CWA Local 1103 members phone banked the constituents of Rep. Lee Zeldin, a Republican whose New York district is at least 100 miles away from the local. Why? Because of their hard work, they had already locked down commitments from Hudson Valley members of Congress to oppose Fast Track and the TPP. Those members of Congress are actually now helping educate their House colleagues as well as the public about the dangers of bad trade deals.
Elected Leaders Speaking out against Fast Track, TPP
Several members of the Illinois delegation held a news conference to talk about bad trade deals like the TPP and their determination to defeat Fast Track.
From left: CWA Local 4250 Vice President Sylvia Chapman; Rep. Robin Kelly (D-IL 2nd District); staff member for Rep. Danny Davis (D-IL 7th District) and Grace Catania, TNG-CWA Local 34071.
Kelly said, "I'm here as a public servant to Illinois and in all due respect to this Administration, to say that we must engage in broader and deeper discussions about trade. The U.S. cannot afford another trade agreement that replicates the mistakes of the past. We can and must do better."
Senator Pat Toomey Gets Trade Lesson
CWAers visited Senator Pat Toomey's Philadelphia office to tell him to stop Fast Track and the job-killing TPP trade deal.
Gratitude from Constituents
Meanwhile, Rep. André Carson (D-IN 7th District) read letters thanking him for his opposition to Fast Track and the TPP.
Wasserman-Schultz Urged to Oppose Fast Track
DNC chair Rep. Debbie Wasserman-Schultz (D-FL 23rd District) heard from CWAers opposed to Fast Track for the TPP.
Sen. Rob Portman Shut Ears to Constituents
In rallies, including this one in Cincinnati last week, and town hall meetings and office visits, activists have told Senator Portman they don't support Fast Track or the TPP, but Portman is not listening. Maybe, he'll hear them one election day soon.
In a stunning op-ed in the Boston Globe, Sen. Elizabeth Warren (D-MA) and Rep. Rosa DeLauro (D-CT) pull back the curtain on the authors of the Trans-Pacific Partnership (TPP). The congresswomen reveal, "powerful corporate interests have spent a lot of time and money trying to bend Washington's rules to benefit themselves, and now they want Congress to grease the skids for a TPP deal that corporations have helped write but the public can't see."
The president argues that the TPP is about who will "write the rules" for 40 percent of the world's economy – the United States or China. But who is writing the TPP? The text has been classified and the public isn't permitted to see it, but 28 trade advisory committees have been intimately involved in the negotiations. Of the 566 committee members, 480 – or 85 percent – are senior corporate executives or representatives from industry lobbying groups. Many of the advisory committees are made up entirely of industry representatives.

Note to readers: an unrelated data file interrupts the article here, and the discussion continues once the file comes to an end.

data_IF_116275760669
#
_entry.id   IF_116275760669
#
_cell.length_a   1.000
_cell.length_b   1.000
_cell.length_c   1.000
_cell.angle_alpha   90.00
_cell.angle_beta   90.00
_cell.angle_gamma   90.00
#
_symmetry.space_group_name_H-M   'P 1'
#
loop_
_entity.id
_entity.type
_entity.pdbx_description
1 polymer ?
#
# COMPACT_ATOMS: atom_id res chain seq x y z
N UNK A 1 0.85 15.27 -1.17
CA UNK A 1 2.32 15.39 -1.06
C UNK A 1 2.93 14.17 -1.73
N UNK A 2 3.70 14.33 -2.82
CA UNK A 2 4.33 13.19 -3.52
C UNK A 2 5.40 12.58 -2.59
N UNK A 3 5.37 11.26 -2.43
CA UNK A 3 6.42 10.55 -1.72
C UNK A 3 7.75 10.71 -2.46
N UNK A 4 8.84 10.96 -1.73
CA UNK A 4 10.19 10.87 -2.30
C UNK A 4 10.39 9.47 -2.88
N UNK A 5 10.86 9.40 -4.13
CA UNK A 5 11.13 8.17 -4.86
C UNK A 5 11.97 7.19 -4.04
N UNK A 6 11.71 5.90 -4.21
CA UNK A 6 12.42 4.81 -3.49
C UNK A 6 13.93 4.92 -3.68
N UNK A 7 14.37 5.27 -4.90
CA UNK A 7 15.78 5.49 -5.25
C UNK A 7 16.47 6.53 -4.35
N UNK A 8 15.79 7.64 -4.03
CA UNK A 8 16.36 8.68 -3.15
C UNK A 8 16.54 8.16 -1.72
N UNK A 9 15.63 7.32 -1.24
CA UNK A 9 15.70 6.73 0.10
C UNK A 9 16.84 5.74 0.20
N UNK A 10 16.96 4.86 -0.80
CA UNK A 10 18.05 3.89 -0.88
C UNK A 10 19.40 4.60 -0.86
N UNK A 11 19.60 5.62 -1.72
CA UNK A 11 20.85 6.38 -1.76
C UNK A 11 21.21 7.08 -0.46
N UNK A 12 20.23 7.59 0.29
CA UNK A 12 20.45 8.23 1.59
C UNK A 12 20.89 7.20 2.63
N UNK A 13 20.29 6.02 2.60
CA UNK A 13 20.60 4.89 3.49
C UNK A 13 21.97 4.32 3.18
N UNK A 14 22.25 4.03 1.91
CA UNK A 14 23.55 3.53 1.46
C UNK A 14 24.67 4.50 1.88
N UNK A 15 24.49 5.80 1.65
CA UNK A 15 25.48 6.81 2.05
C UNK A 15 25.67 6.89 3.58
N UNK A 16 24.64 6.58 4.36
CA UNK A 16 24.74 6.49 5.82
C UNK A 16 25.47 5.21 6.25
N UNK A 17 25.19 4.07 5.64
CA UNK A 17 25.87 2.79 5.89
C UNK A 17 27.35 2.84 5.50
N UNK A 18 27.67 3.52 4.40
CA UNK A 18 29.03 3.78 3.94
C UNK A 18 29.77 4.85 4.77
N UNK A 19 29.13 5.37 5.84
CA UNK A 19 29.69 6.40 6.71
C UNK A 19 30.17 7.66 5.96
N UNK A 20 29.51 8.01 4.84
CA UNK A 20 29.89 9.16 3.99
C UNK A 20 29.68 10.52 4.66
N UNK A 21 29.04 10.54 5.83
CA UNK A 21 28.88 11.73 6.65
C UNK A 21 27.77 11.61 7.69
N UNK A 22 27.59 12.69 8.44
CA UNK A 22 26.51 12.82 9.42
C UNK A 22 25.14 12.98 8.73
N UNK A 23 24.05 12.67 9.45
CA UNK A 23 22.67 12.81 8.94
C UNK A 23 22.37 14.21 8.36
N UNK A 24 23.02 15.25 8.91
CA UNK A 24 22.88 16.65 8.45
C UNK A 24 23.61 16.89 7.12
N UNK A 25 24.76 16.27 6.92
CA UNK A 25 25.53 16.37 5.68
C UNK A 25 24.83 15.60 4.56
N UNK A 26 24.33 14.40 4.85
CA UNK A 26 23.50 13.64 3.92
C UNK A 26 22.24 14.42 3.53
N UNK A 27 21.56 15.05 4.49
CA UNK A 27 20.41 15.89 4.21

A rigged process leads to a rigged outcome. For evidence of that tilt, look at a key TPP provision: Investor-State Dispute Settlement, where big companies get the right to challenge laws they don't like in front of industry-friendly arbitration panels that sit outside of any court system. Those panels can force taxpayers to write huge checks to big corporations – with no appeals. Workers, environmentalists, and human rights advocates don't get that special right.
Most Americans don't think of the minimum wage or antismoking regulations as trade barriers. But a foreign corporation has used ISDS to sue Egypt because Egypt raised its minimum wage. Phillip Morris has gone after Australia and Uruguay to stop them from implementing rules to cut smoking rates. Under the TPP, companies could use ISDS to challenge these kinds of government policy decisions – including food safety rules.
Tentative Contracts at AT&T Midwest, Legacy
CWA bargaining teams reached tentative three-year agreements at AT&T Midwest and AT&T Legacy. The tentative agreements provide for wage increases, pension safeguards, improvements in job security and other gains, resulting in real economic improvement and an increase in workers' standard of living.
CWA represents about 13,000 workers at AT&T Midwest operations in Ohio, Indiana, Illinois, Michigan and Wisconsin. AT&T Legacy is a nationwide unit representing about 4,500 workers. Negotiations with AT&T Southeast, covering 27,000 workers in Alabama, Florida, Georgia, Kentucky, Louisiana, Mississippi, North Carolina, South Carolina, and Tennessee, will get underway this summer.
Read more at www.cwaatatt.com. Contract details are being provided to CWA members for ratification votes.